Chin YR * and Toker A. Cell Adh Migr, 5:211 (2011) PMID: 21519185
  11. The actin bundling protein palladin is an Akt1-specific substrate that regulates breast cancer cell migration.
    Chin YR and Toker A. Mol Cell, 38:333 (2010) PMID: 20471940
    • Featured in a press release on the Harvard Medical School BIDMC website
    • Featured in Breast Cancer Network News
    • Highlighted as a “Must Read” finding by Brendan Manning: Faculty of 1000 Biology
  12. Akt2 regulates expression of the actin-bundling protein palladin.
    Chin YR * and Toker A. FEBS Lett, 584:4769 (2010) PMID: 21050850
  13. Akt/Protein kinase B and glycogen synthase kinase-3β signaling pathway regulates cell migration through the NFAT1 transcription factor.
    Yoeli-Lerner M, Chin YR, Hansen CK, and Toker A. Mol Cancer Res 7:425 (2009) PMID: 19258413
  14. Phosphorylation by Akt1 promotes cytoplasmic localization of Skp2 and impairs APC-Cdh1-mediated Skp2 destruction.
    Gao D, Inuzuka H, Tseng A, Chin RY, Toker A, and Wei W. Nat Cell Bio 11:397 (2009) PMID: 19270695
  15. Function of Akt/PKB signaling to cell motility, invasion and the tumor stroma in cancer.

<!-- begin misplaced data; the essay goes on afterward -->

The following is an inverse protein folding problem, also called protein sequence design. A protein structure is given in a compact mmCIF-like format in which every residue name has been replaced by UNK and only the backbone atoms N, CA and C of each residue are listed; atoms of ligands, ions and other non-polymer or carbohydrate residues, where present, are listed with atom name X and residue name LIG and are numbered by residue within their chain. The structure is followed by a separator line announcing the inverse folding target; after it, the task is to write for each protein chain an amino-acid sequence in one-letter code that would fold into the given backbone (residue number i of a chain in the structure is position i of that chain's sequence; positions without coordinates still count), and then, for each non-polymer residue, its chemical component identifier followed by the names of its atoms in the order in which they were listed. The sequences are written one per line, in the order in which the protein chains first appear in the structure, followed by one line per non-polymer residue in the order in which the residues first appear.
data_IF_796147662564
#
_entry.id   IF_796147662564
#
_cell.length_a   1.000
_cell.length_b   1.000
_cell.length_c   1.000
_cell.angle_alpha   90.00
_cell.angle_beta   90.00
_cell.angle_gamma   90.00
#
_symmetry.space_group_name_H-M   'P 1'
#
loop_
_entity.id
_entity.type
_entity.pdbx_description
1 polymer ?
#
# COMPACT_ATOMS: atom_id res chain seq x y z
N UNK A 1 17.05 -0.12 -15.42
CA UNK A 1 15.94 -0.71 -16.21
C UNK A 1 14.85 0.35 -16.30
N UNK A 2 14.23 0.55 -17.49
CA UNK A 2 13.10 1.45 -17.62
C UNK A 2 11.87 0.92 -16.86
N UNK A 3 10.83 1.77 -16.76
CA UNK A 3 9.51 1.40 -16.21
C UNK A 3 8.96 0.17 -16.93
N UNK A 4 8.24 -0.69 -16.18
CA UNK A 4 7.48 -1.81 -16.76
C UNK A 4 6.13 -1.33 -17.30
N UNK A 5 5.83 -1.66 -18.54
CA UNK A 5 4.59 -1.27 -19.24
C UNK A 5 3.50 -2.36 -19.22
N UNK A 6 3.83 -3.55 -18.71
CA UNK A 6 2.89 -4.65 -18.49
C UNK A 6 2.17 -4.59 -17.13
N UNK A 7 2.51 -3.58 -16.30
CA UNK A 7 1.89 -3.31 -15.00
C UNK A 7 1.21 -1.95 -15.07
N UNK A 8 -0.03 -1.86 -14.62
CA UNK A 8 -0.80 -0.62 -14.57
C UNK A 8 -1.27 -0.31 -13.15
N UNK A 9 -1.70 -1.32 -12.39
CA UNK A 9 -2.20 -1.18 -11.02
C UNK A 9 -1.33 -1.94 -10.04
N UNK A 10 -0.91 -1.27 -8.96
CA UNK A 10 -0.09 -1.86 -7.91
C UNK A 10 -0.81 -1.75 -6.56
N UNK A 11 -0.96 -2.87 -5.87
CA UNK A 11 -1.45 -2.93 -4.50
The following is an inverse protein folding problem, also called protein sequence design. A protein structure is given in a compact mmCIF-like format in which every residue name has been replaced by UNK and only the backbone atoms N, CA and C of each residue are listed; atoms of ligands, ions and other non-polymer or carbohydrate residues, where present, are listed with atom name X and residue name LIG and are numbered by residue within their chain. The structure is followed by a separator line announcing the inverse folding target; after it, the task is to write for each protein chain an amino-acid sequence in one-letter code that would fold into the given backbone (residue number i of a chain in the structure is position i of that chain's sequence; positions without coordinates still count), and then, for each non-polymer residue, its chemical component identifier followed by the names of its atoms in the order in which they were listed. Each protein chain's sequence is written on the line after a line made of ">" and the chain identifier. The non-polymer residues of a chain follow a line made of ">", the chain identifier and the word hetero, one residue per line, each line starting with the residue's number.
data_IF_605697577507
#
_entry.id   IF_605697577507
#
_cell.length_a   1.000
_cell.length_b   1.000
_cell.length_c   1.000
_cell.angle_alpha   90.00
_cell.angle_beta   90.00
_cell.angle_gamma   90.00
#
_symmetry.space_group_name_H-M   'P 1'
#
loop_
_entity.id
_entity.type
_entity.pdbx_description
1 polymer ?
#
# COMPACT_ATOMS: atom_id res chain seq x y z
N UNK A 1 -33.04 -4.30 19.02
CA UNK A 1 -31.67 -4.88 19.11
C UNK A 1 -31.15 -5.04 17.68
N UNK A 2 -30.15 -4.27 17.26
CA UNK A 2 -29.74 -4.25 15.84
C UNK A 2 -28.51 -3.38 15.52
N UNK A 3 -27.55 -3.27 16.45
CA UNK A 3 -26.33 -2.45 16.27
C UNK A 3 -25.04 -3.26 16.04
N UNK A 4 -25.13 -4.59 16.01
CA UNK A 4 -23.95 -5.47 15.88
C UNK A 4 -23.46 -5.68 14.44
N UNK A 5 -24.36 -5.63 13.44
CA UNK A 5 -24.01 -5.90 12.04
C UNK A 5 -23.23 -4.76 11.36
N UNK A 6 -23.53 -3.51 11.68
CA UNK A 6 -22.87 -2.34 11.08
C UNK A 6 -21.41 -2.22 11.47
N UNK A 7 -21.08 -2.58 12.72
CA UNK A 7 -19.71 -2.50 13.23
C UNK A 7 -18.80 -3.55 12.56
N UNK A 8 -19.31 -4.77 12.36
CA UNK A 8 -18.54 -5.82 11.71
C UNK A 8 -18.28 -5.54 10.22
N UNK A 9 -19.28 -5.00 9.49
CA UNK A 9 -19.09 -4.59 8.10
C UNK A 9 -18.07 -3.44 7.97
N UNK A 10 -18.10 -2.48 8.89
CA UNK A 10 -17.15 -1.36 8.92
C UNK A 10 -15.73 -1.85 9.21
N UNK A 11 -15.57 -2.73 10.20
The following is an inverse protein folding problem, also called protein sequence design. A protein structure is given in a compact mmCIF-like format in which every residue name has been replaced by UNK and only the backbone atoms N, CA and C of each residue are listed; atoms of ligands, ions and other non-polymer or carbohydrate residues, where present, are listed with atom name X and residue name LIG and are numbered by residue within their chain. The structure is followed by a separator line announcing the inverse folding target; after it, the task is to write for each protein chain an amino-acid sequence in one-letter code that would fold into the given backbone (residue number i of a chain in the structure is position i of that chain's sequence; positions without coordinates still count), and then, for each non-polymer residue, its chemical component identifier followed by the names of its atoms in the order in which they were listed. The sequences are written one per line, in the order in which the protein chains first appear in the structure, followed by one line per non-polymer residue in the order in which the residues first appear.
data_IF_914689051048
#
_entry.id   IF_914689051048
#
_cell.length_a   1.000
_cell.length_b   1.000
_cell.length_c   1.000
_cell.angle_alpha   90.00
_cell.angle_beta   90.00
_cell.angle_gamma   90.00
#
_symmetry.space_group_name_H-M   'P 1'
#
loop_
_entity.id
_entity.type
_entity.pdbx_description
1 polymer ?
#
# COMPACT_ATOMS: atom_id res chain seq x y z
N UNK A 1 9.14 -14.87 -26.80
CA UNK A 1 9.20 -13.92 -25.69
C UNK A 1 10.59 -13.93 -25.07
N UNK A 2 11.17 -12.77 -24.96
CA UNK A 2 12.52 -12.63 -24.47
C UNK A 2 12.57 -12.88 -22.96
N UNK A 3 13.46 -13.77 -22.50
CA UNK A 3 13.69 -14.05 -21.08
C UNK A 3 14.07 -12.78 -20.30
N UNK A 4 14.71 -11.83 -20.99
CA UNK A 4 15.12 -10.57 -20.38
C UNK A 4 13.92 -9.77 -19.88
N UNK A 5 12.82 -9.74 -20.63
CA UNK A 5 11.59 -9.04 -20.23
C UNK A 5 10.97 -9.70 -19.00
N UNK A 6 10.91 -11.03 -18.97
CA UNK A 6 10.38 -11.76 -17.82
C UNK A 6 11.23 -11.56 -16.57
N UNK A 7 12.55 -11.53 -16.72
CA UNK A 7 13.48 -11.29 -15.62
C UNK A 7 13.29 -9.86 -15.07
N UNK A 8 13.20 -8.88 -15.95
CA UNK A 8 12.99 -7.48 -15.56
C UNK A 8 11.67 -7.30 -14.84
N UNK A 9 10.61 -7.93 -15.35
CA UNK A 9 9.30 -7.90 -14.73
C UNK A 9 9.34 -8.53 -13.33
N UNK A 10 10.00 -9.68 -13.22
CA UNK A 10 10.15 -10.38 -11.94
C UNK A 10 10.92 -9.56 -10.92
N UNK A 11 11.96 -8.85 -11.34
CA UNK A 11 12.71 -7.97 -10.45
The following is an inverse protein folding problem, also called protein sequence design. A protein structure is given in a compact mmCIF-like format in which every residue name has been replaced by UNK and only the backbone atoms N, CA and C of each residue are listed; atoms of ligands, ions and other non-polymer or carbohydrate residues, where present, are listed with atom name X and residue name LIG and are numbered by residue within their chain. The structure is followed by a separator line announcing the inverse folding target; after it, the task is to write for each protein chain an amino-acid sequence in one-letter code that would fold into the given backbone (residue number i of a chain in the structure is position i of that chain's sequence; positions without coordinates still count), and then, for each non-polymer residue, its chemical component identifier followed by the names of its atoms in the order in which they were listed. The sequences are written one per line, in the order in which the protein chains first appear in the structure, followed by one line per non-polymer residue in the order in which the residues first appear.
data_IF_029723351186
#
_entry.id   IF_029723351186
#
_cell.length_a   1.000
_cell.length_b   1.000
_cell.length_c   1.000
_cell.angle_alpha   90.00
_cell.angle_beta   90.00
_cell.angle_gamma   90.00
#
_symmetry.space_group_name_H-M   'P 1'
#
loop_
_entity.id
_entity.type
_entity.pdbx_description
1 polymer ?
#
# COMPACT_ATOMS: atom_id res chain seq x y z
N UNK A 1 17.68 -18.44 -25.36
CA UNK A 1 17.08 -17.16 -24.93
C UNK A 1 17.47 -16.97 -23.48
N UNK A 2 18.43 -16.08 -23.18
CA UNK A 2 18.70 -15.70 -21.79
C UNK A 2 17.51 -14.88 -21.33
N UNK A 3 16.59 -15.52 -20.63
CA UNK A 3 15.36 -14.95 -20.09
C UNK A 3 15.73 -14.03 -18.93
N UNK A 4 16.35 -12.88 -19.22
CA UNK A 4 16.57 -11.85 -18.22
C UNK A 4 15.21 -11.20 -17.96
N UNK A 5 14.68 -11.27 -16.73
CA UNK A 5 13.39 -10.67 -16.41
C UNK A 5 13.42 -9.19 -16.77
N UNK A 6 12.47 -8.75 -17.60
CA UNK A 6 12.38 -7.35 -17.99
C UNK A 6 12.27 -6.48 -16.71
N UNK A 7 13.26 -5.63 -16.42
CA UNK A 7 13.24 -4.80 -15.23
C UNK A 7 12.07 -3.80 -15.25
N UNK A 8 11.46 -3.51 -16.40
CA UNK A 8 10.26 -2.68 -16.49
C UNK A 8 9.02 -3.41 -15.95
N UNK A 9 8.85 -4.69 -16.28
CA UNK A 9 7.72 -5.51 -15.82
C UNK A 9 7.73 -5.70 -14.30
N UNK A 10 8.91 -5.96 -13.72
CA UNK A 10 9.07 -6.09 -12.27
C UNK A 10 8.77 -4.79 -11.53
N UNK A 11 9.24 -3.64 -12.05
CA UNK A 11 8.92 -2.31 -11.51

Chin YR and Toker A. Cell Signal 21:470 (2009) PMID: 19110052
  16. PDK1 potentiates upstream lesions on the PI3K pathway in breast carcinoma.
    Maurer M, Su T, Koujak S, Hopkins BD, Saal LH, Barkley CR, Wu J, Nandula S, Dutta B, Xie Y, Chin YR, Kim D, Ferris JS, Gruvberger-Saal SK, LaaksoM, Wang X, Memeo L, Rojtman A, Matos T, Yu JS, Cordon-Cardo C, Isola J, Terry MB, Toker A, Landry DW, Mills GB, Zhao JJ, Murty VV, Hibshoosh H, Parsons R. Can Res 69:6299 (2009) PMID: 19602588
  17. The Adenovirus RID complex enhances degradation of internalized tumor necrosis factor receptor 1 without affecting its rate of endocytosis.
    Chin YR *, and Horwitz MS. J Gen Virol, 87:3161 (2006) PMID: 15542663
  18. Mechanism for removal of TNF receptor 1 from the cell surface by the Adenovirus RIDα/β complex.
    Chin YR *, and Horwitz MS. J Virol 79:21 (2005) PMID: 16227281
  19. Inhibition of TNF signal transduction by the Adenovirus group C RID complex involves downregulation of surface levels of TNF receptor 1.
    Fessler SP, Chin YR, and Horwitz MS. J Virol 78:23 (2004) PMID: 15542663
  20. High-throughput screening of potential inhibitors for the metabolism of the investigational anti-cancer drug 5,6-dimethylxanthenone-4-acetic acid.
    Zho S, Chiang D, Chin R, Kestell P, Paxton JW. J Chromatogr B Analyt Technol Biomed Life Sci. 767:19 (2002) PMID: 11863291
  21. Effects of anticancer drugs on the metabolism of the anticancer drug 5,6-dimethylxanthenone-4-acetic (DMXAA) by human liver microsomes.
    Zhou S, Chin R, Kestell P, Tingle MD, Paxton JW. Br J Clin Pharmacol. 52:129. (2001) PMID: 11488768